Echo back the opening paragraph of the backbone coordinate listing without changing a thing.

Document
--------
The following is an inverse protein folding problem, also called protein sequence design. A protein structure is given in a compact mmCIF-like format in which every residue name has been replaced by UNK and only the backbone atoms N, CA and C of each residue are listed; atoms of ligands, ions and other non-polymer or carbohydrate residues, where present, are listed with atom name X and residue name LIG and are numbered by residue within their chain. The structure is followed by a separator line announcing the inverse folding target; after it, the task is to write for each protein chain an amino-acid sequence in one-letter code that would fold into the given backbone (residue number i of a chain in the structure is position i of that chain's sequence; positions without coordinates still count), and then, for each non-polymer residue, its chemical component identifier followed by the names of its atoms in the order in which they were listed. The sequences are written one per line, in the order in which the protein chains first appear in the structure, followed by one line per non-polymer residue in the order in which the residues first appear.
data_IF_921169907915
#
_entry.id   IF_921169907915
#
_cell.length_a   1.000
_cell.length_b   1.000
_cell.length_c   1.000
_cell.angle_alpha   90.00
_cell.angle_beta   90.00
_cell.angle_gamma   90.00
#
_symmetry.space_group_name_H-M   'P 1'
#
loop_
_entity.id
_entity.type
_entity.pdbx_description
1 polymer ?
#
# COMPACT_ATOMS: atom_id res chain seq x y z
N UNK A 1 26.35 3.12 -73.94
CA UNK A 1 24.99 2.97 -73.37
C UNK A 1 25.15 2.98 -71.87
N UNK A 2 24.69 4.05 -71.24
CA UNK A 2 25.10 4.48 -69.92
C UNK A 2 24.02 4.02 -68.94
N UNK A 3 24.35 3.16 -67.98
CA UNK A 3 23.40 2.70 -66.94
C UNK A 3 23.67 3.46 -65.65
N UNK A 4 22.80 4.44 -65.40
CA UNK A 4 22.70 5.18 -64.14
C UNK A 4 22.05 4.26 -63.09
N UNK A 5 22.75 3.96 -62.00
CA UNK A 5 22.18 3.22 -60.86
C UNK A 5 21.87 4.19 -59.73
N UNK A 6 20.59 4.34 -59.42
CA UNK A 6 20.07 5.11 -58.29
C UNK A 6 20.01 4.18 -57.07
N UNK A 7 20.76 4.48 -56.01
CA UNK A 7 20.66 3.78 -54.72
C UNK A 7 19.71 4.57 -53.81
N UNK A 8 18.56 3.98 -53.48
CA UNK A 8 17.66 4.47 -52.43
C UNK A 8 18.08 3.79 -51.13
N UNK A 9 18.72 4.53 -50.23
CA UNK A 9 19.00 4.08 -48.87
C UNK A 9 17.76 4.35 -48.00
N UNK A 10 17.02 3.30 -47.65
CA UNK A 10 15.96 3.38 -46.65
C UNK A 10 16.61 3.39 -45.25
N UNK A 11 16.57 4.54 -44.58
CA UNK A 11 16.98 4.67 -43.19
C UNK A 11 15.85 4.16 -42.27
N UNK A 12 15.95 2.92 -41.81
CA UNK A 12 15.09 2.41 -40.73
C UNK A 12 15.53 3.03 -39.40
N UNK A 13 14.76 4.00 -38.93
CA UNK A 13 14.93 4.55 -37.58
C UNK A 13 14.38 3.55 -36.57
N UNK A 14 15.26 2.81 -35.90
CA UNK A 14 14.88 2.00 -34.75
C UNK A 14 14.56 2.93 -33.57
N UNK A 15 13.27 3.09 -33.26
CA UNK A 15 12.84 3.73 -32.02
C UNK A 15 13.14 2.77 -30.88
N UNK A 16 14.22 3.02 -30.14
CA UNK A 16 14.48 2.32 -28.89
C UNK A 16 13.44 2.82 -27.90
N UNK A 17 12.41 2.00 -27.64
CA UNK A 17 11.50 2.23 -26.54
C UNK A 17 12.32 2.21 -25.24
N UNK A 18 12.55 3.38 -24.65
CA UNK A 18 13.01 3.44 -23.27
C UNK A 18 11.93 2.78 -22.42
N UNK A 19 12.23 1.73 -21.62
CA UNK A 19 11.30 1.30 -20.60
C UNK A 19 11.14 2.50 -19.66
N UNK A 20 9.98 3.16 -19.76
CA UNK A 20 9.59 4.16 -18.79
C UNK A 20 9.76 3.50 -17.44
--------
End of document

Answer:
The following is an inverse protein folding problem, also called protein sequence design. A protein structure is given in a compact mmCIF-like format in which every residue name has been replaced by UNK and only the backbone atoms N, CA and C of each residue are listed; atoms of ligands, ions and other non-polymer or carbohydrate residues, where present, are listed with atom name X and residue name LIG and are numbered by residue within their chain. The structure is followed by a separator line announcing the inverse folding target; after it, the task is to write for each protein chain an amino-acid sequence in one-letter code that would fold into the given backbone (residue number i of a chain in the structure is position i of that chain's sequence; positions without coordinates still count), and then, for each non-polymer residue, its chemical component identifier followed by the names of its atoms in the order in which they were listed. The sequences are written one per line, in the order in which the protein chains first appear in the structure, followed by one line per non-polymer residue in the order in which the residues first appear.